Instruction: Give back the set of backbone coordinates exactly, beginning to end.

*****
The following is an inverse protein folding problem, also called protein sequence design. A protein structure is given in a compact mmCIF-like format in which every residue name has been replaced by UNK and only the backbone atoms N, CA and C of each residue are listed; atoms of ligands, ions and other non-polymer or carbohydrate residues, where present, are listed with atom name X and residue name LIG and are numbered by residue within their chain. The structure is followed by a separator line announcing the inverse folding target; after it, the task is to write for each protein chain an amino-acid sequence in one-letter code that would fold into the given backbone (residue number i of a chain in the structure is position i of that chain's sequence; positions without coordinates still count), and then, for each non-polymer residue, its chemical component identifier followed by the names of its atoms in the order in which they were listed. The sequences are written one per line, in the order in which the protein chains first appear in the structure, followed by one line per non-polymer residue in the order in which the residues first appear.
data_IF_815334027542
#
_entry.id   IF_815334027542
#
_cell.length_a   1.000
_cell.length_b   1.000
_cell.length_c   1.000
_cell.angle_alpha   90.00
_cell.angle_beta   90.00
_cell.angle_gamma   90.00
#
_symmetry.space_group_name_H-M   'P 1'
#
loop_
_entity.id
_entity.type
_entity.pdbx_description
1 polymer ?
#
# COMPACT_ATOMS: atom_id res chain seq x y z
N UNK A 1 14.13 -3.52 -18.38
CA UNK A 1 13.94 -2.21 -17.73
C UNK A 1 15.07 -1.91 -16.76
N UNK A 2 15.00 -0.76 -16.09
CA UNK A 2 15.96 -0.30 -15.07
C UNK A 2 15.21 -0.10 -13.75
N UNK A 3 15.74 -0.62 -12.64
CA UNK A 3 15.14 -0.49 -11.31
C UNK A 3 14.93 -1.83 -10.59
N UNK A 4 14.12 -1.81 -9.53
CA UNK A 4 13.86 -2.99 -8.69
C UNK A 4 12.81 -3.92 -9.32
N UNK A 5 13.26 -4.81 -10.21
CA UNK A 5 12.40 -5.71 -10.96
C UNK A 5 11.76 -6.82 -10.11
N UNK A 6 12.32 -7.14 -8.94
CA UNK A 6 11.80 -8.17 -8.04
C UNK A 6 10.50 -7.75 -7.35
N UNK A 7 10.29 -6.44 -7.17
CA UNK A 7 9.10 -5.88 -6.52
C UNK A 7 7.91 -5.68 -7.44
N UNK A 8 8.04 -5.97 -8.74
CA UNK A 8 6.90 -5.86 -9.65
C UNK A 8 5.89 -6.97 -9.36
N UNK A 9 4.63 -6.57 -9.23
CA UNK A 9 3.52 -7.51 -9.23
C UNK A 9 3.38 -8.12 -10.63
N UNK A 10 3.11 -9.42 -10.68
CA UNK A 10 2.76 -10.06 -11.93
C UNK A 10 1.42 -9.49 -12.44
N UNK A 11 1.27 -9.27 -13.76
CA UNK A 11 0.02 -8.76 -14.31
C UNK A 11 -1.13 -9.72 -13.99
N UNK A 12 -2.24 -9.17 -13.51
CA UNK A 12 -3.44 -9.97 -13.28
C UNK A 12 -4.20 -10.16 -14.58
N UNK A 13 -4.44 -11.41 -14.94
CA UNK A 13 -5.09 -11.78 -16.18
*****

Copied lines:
The following is an inverse protein folding problem, also called protein sequence design. A protein structure is given in a compact mmCIF-like format in which every residue name has been replaced by UNK and only the backbone atoms N, CA and C of each residue are listed; atoms of ligands, ions and other non-polymer or carbohydrate residues, where present, are listed with atom name X and residue name LIG and are numbered by residue within their chain. The structure is followed by a separator line announcing the inverse folding target; after it, the task is to write for each protein chain an amino-acid sequence in one-letter code that would fold into the given backbone (residue number i of a chain in the structure is position i of that chain's sequence; positions without coordinates still count), and then, for each non-polymer residue, its chemical component identifier followed by the names of its atoms in the order in which they were listed. The sequences are written one per line, in the order in which the protein chains first appear in the structure, followed by one line per non-polymer residue in the order in which the residues first appear.
data_IF_815334027542
#
_entry.id   IF_815334027542
#
_cell.length_a   1.000
_cell.length_b   1.000
_cell.length_c   1.000
_cell.angle_alpha   90.00
_cell.angle_beta   90.00
_cell.angle_gamma   90.00
#
_symmetry.space_group_name_H-M   'P 1'
#
loop_
_entity.id
_entity.type
_entity.pdbx_description
1 polymer ?
#
# COMPACT_ATOMS: atom_id res chain seq x y z
N UNK A 1 14.13 -3.52 -18.38
CA UNK A 1 13.94 -2.21 -17.73
C UNK A 1 15.07 -1.91 -16.76
N UNK A 2 15.00 -0.76 -16.09
CA UNK A 2 15.96 -0.30 -15.07
C UNK A 2 15.21 -0.10 -13.75
N UNK A 3 15.74 -0.62 -12.64
CA UNK A 3 15.14 -0.49 -11.31
C UNK A 3 14.93 -1.83 -10.59
N UNK A 4 14.12 -1.81 -9.53
CA UNK A 4 13.86 -2.99 -8.69
C UNK A 4 12.81 -3.92 -9.32
N UNK A 5 13.26 -4.81 -10.21
CA UNK A 5 12.40 -5.71 -10.96
C UNK A 5 11.76 -6.82 -10.11
N UNK A 6 12.32 -7.14 -8.94
CA UNK A 6 11.80 -8.17 -8.04
C UNK A 6 10.50 -7.75 -7.35
N UNK A 7 10.29 -6.44 -7.17
CA UNK A 7 9.10 -5.88 -6.52
C UNK A 7 7.91 -5.68 -7.44
N UNK A 8 8.04 -5.97 -8.74
CA UNK A 8 6.90 -5.86 -9.65
C UNK A 8 5.89 -6.97 -9.36
N UNK A 9 4.63 -6.57 -9.23
CA UNK A 9 3.52 -7.51 -9.23
C UNK A 9 3.38 -8.12 -10.63
N UNK A 10 3.11 -9.42 -10.68
CA UNK A 10 2.76 -10.06 -11.93
C UNK A 10 1.42 -9.49 -12.44
N UNK A 11 1.27 -9.27 -13.76
CA UNK A 11 0.02 -8.76 -14.31
C UNK A 11 -1.13 -9.72 -13.99
N UNK A 12 -2.24 -9.17 -13.51
CA UNK A 12 -3.44 -9.97 -13.28
C UNK A 12 -4.20 -10.16 -14.58
N UNK A 13 -4.44 -11.41 -14.94
CA UNK A 13 -5.09 -11.78 -16.18